Human Rights Day
Pheroza Godrej converses with B.L. Mungekar, Vice
Chancellor, University of Mumbai, at a celebration of Human Rights Day on 10
Rights Day was celebrated the world over on 10 December, 2003. The Maharashtra United Nations Association (MUNA), under the Presidentship of
Pheroza J. Godrej, organised a function to celebrate the occasion.
Pheroza Godrej, in her welcome speech, said:
“The entire scenario has changed, turbulence is the order of the day
worldwide and it would help to have our ‘rights?work like clockwork.
Unfortunately, this remains and remained an unrealised dream even for
generations gone by. People have always had to fight for their rights, the
evidence of which is all around us ?whether it be the rights of children,
women, the aged, the disabled, the press, religion and so on. We have with
us today a distinguished array of personalities: upholders of justice,
educationists, members of the international community and so on. We are at a
time when we are deeply shaken by what is happening globally and more so
locally, wherein we have lost trust and are disillusioned with the very
authority empowered to enforce the law of the land.?/font>
B.L. Mungekar, Vice Chancellor, University of
Mumbai, focused on the social aspect of human rights in India and the
discrimination between castes and different religions in practising and
respecting human rights, though they are uniform.
Mihir Desai, Advocate, Executive Chairperson ?
India Centre for Human Rights and Law, traced the history of the human
rights movement and its evolution since the Magna Carta was signed between
England and France.
The Chief Guest, the Hon’ble Justice S.S.
Parkar of the High Court at Mumbai, pointed out that human rights begin at
birth. He outlined the role of social human rights and constitutional human
rights and distinguished between fundamental rights and human rights. He
added that as an advocate and judge of the High Court, he always championed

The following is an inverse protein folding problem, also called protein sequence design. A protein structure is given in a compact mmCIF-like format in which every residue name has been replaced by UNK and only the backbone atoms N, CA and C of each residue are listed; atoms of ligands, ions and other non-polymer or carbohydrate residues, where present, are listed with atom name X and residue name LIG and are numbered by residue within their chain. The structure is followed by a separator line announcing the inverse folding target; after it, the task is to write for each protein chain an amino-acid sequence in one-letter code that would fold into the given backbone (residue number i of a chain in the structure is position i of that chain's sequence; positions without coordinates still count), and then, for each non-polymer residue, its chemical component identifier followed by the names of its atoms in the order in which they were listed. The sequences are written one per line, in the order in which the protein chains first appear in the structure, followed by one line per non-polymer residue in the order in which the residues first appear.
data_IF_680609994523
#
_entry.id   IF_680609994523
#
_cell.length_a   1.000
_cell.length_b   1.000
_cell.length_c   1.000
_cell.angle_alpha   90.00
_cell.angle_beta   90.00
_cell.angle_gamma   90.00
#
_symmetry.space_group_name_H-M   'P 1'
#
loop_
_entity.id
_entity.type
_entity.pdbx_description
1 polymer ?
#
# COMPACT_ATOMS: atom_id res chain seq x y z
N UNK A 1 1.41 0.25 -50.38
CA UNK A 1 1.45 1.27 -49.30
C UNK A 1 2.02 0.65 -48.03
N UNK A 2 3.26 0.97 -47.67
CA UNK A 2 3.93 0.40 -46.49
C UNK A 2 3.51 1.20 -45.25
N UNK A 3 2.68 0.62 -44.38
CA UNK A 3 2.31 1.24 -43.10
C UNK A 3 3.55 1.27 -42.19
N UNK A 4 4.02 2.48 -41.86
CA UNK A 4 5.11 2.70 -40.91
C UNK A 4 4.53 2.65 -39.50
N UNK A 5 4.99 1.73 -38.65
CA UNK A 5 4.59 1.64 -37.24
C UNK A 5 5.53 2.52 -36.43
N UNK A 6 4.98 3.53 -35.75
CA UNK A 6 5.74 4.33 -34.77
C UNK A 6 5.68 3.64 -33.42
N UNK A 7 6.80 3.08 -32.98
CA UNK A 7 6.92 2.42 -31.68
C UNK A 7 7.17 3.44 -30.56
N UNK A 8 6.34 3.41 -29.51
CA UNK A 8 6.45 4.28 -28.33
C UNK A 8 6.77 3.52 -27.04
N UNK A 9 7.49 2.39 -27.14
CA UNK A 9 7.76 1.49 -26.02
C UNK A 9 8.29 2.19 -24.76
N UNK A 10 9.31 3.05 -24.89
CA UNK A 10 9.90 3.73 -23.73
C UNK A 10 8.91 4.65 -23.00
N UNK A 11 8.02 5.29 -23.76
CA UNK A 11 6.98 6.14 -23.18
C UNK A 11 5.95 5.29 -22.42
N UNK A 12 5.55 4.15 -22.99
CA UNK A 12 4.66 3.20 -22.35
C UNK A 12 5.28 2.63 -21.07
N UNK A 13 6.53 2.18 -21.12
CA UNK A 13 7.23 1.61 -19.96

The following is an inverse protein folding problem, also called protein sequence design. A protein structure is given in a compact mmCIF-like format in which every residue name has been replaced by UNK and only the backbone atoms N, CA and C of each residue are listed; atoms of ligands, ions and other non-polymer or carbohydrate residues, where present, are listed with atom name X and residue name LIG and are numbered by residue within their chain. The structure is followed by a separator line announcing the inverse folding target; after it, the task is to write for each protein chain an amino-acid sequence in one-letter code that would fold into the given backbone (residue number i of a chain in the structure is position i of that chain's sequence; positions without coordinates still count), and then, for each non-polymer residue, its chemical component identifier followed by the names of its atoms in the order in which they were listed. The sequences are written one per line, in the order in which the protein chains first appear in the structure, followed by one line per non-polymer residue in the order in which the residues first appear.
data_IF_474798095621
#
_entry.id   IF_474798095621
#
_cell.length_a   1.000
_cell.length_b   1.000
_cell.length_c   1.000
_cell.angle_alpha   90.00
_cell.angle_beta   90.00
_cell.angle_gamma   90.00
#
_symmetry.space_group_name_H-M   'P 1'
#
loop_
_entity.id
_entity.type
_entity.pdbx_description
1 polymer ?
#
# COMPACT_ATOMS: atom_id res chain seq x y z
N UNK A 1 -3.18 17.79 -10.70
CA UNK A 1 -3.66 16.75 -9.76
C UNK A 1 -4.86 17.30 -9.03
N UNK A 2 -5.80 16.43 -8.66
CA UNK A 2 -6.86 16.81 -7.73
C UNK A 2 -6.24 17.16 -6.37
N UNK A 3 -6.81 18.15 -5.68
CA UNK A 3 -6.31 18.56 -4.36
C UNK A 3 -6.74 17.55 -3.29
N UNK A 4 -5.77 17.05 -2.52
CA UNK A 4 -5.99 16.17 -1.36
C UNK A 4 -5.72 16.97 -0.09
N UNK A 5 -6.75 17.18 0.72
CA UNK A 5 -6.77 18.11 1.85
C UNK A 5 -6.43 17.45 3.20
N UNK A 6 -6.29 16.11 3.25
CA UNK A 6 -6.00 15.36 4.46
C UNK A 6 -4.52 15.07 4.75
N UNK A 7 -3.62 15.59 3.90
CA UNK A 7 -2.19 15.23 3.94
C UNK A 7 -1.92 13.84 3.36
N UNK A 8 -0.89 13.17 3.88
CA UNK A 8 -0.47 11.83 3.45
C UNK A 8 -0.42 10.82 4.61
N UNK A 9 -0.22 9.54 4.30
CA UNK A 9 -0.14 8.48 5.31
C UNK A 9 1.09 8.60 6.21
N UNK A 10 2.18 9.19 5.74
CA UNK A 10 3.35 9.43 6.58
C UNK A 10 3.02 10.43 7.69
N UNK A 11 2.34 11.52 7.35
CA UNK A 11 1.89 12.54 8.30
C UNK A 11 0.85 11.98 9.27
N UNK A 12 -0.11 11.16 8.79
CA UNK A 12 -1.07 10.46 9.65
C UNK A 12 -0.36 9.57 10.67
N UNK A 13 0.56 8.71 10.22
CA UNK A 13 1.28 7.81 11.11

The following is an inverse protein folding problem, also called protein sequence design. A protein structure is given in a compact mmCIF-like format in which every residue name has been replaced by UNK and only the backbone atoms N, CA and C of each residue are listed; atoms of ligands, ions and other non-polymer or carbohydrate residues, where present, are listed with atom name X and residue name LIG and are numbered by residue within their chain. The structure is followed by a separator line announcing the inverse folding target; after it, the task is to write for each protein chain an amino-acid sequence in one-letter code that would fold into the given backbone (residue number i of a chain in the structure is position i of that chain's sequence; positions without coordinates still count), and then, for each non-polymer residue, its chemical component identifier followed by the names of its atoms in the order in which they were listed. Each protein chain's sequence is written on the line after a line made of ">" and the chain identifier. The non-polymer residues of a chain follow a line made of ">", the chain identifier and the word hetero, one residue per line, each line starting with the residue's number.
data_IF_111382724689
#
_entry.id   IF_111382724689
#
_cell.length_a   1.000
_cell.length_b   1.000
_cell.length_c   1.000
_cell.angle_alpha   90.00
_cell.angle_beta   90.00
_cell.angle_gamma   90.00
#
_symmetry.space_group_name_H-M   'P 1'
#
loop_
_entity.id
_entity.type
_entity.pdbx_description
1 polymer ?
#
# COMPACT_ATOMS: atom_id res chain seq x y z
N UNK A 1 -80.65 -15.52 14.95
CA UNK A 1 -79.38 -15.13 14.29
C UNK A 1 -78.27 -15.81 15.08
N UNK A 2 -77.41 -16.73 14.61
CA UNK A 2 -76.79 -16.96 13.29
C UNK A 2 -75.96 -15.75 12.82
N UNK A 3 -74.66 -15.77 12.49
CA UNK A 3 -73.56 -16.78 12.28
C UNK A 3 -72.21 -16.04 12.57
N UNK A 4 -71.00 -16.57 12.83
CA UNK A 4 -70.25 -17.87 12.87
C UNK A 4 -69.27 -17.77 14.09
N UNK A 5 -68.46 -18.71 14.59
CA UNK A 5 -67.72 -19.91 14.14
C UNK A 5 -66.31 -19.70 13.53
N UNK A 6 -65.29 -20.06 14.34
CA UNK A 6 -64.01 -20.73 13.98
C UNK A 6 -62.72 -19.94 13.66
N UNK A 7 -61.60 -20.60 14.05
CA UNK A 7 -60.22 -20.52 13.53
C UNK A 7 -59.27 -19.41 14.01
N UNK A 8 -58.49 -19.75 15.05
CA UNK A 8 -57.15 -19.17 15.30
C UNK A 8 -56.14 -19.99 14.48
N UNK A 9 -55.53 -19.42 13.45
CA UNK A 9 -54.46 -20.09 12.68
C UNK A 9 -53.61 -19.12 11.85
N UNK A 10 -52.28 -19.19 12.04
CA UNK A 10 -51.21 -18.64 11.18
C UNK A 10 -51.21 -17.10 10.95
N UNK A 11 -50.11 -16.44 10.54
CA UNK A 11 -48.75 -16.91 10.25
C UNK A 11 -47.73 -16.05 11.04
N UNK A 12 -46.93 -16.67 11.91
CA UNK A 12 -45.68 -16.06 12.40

Secretary General, MUNA
Blisters of Love
"Truly I say to you, as you did it to one of the least of these my
brothers, you did it to me".
- Holy Bible,
have always been told that we cannot really celebrate or enjoy Christmas
if someone on that day remained hungry. This year I thought of sharing
my Christmas meal with someone who was poor and in no position to
celebrate Chirstmas. After the morning church services, I offered a lift
to some people and, in the process, had to divert from my daily route.
After reaching them to
their destinations, I noticed a lady with two children sitting by the
roadside, waiting for people to drop coins. I stopped my car and called
the lady. She came with one of her children, hands extended, expecting
some coins. I asked her if she would like to come home to spend
Christmas. She gratefully accepted my invitation, quickly gathered all
she had in a bundle and entered the car with her children.
She gave her name as
Mary Wanjiru and her age, 26. Her son David was three years old and her
daughter Rose, a year old. The two men responsible for the birth of
David and Rose had deserted her when she got pregnant.
On reaching my home,
they didn't know what to do. I removed the children's clothes and put
them for a wash. Then, I prepared a hot bath for them. Initially they
were reluctant, but, later, they didn't want to come out of the bathtub!
Mary had a bath, too, and wore a nightgown I gave her. After cutting her
children's nails, she helped me with cooking, while David and Rose
enjoyed watching cartoon shows on television. We then said a short
prayer and sat down for lunch. The children relished the meal. After
lunch, the three of them relaxed on the cot. David and Rose fell asleep
I then started washing
their clothes, which were absolutely filthy. Even after the fifth wash,
most of the dirt remained and my hands started developing blisters! I
somehow managed to get the desired level of cleanliness and dried those
The children wanted to
stay on in the evening. However, after some coaxing, they agreed to go
for a drive. I took them to the nearest Matatu (a transport means) stop
and gave them some money for their transport and, also, some pocket
money. As they got out of my car, Mary thanked me. There were tears of
gratitude in her eyes.
For me those tears
conveyed everything that Christmas stands for. The blisters on my
fingers are fading away, but the memory of those tears will remain with
me for many years to come. Indeed it was one of my best Christmases
Fredrick Correa, Godrej, Kenya.